If you have seen the “Back to Eden” video, you might be rethinking the way in which you garden. I know it opened my eyes to the value of wood chips and mulch, especially wood chips.
For those of us who garden, you know one of our biggest problems are weeds and grass strangling the life blood out of our gardens, and the energy out of us as we try to keep them under control. Oh, I know some may be saying, “Just go get some Roundup and that will solve the weed and grass problem.”
And you would be right. However, the problems it solves are more than offset by the problems it creates. But, that’s an article for another time.
After watching the “Back to Eden” video, I was convinced that this was the answer to our weed problem for our new enclosed, raised bed garden (future article forth-coming). However, finding the solution created an even bigger problem. Where to obtain large quantities of wood chips, without breaking the bank?
After several months of looking, I finally found the answer! It was here all the time.
We live in a rural portion of the Mid-South, and our county is served by a local Electrical Co-Op. One of their big problems is maintaining their power line right of ways. They have two crews that cut, trim, and chip trees and limbs all year. Recently I was driving home and observed one of the crews in action. I was so fascinated by what I saw. I pulled over to the side of the road and watched for a while. When they took a break, I walked over and started asking questions about their operation.
Their odd looking piece of equipment is called a Sky Trim, which has a large skill saw type blade on the end of the long poll, and will reach 75 ft. vertically, and rotate 33 degrees to either side. I saw it in action, and believe me, it can do some trimming.
As we continued our conversation, I asked them, “What do you do with all those wood chips?”
The foreman told me “We’re always looking for places to dump them. On a good day we may fill as many as 5-10 truck loads.” The light bulb came on.
I asked what did they charge for the chips, and the answer was, “Nothing, nada, free! Just show us where you want them, and if we can get our equipment where you want them dumped, we will deliver them to you for free.” He said they would even drive 3-5 mile sometimes looking for places to dump the chips.
Wow! I had been looking and looking, and the answer was there all the time.
We have since made friends with the crews, and now have wood chips delivered almost to our door steps. They have brought numerous loads to me and to my brother-in law as well. They told us when things dried up a little they would bring us all the chips we wanted. We have a 3 acre orchard already picked out.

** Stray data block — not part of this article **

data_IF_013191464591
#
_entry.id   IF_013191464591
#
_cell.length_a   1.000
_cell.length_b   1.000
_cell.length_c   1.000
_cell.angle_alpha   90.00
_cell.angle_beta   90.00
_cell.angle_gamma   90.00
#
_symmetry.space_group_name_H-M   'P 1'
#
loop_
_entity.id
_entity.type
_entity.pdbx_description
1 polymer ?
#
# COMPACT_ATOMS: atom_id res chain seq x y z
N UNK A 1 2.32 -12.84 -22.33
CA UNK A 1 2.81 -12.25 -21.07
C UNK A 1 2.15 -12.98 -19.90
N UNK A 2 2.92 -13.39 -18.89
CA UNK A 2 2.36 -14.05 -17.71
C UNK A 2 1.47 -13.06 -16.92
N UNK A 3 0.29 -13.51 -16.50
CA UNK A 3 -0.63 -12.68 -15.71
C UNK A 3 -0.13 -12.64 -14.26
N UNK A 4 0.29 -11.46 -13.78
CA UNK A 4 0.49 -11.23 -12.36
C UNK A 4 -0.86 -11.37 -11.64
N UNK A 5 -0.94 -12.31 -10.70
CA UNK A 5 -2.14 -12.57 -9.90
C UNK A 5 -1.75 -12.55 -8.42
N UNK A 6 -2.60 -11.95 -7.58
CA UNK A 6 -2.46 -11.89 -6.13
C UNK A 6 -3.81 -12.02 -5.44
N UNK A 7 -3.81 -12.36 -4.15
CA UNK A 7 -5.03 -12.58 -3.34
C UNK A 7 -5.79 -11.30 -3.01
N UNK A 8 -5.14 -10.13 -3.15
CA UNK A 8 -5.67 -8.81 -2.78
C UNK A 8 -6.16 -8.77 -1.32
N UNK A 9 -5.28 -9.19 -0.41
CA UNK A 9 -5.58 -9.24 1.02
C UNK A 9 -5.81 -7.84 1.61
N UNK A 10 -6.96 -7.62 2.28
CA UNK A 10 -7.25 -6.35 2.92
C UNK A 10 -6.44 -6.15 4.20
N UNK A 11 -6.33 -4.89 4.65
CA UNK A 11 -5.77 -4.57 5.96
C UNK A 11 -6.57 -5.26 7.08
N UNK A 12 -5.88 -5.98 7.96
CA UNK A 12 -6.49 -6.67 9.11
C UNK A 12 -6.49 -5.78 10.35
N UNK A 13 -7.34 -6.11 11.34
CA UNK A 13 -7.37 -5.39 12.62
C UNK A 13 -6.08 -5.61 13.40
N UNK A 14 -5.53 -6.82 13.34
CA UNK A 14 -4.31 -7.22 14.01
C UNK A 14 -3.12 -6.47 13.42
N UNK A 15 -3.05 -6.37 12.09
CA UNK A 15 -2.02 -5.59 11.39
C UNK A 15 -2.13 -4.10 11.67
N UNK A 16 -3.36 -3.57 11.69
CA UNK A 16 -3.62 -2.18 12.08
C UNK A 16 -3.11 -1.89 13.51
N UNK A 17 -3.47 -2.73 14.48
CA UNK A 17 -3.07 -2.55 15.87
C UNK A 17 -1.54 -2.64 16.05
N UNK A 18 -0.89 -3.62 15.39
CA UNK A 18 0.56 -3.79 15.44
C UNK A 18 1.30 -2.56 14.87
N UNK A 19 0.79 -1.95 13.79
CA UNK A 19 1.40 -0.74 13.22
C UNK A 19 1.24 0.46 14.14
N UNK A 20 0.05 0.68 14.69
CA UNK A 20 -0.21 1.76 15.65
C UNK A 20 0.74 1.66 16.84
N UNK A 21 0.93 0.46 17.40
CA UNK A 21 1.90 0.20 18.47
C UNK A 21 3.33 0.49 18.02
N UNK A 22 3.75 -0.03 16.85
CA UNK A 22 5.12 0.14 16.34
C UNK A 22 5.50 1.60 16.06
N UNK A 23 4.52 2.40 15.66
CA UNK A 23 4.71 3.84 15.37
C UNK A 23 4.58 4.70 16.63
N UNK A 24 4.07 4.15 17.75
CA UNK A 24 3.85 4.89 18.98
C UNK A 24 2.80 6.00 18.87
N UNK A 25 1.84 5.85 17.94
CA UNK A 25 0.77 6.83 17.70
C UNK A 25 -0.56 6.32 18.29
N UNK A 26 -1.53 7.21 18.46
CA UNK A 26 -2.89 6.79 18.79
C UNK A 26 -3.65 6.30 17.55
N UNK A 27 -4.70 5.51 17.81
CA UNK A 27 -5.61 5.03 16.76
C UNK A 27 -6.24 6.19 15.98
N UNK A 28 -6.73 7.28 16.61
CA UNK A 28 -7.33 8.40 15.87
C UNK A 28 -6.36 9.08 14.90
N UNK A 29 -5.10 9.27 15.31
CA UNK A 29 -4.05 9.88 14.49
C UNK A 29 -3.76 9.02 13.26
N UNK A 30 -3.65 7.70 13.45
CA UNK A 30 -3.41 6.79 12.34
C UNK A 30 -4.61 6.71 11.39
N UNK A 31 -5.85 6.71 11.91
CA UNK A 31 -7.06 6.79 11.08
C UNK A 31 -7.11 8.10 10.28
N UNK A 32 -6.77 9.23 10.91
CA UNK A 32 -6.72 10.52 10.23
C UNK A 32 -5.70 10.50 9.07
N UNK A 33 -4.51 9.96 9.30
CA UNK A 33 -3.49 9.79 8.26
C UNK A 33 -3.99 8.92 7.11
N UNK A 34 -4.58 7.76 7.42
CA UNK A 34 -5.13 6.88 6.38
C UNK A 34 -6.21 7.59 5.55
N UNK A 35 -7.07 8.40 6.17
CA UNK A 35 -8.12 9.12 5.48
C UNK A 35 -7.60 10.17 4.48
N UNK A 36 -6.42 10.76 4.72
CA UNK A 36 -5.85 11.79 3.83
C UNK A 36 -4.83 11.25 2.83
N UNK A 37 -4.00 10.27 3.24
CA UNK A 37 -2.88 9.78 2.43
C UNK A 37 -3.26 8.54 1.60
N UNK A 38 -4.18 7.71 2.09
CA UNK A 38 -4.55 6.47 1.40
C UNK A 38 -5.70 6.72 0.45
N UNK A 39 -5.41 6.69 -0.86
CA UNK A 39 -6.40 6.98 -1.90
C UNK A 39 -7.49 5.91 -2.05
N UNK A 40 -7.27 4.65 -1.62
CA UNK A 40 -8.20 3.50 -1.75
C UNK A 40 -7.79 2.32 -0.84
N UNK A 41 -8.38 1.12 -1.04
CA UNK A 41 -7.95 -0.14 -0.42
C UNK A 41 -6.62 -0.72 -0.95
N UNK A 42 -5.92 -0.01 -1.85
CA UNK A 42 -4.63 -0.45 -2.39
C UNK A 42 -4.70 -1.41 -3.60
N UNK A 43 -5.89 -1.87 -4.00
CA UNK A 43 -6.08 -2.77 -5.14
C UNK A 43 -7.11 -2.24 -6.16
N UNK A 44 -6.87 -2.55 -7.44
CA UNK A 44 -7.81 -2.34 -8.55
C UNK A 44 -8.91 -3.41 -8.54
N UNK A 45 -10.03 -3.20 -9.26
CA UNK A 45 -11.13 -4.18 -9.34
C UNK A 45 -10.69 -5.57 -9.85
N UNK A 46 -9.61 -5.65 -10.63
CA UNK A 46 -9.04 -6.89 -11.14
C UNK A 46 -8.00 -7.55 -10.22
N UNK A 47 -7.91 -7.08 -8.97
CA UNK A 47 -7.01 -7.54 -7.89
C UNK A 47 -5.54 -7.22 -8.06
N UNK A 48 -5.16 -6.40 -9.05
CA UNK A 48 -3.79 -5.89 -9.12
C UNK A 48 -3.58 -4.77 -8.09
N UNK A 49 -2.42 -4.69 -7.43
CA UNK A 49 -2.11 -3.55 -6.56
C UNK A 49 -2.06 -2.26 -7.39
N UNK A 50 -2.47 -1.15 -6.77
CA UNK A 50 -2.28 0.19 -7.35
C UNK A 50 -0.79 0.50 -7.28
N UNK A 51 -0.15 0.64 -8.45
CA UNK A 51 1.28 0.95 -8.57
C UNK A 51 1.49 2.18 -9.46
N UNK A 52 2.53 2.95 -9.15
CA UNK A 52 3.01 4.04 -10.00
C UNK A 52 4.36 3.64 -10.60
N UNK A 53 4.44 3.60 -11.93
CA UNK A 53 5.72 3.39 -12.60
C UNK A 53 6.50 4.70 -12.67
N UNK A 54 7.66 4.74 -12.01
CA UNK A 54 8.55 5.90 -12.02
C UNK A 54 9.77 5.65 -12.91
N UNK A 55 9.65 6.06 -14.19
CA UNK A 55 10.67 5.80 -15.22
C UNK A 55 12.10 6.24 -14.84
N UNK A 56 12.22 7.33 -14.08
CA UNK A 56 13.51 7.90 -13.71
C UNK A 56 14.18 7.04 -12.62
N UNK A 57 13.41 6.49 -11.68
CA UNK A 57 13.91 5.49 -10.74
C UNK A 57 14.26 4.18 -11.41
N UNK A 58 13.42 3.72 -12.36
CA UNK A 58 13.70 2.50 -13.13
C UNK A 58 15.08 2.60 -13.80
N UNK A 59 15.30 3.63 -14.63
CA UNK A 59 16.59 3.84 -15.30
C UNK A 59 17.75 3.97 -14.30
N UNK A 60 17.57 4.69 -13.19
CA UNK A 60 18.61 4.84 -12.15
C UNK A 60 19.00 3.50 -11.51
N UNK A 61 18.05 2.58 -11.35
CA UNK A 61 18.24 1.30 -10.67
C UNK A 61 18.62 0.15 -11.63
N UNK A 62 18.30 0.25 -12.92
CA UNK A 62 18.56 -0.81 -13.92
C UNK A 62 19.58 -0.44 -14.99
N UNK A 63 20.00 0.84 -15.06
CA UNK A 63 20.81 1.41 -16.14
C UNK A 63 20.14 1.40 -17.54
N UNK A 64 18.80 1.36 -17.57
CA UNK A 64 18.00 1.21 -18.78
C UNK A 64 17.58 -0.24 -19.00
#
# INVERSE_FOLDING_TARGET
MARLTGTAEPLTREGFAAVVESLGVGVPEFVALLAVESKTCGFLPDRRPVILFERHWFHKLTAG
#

These crews really work hard and the work is dangerous. After storms they really earn their money. They told me so many people are impatient and just plain rude; all they want is their power back on, the first thing they ask is, what took you so long? Those people didn’t realize that the crew may have been working all night, in the wind and rain, and sometimes ice and snow.
The point I am laboring with is this: Show these guys a little respect and kindness, and they will bend over backwards to help you whenever they can.
The crew you see are cutting a few extra trees near the power line that we wanted cut down.
If you don’t live in a rural area, get to know the tree trimming services in your area, they may be willing to give you the same deal. You never know, till you ask!
WOW! That’s a way-cool tip, J100!
But,just “Roundup” it?! Good grief, no! I know YOU know this, J, but, folks, that is NOT good stewardship of this earth Holy G-d has entrusted to us – and it’s not good stewardship of your body, either! J will tell us more later, but, DON’T EAT THAT!
And, yes, power crews are a wonderful group of people. They are generally very well trained (I like to watch them work – it’s like watching a well orchestrated ballet!), and very caring; we are a “power” family; these men and women stay on the job long after they’re told they can go home, or go get rest, “if they want”. They don’t leave until the job is done. They often work in frozen tundra and sweltering heat and humidity, wearing heavy protective gear. They endure people who vent their anger and frustration (and lack of preparedness) on them; they just keep doing what they do, without missing a bit.
Yep. These people are all heroes, in my book!
Nice article, J. Thanks!
Thanks Servantheart, They are hero’s in my book as well,especially if you live down South, where the tornado’s roam this time of year.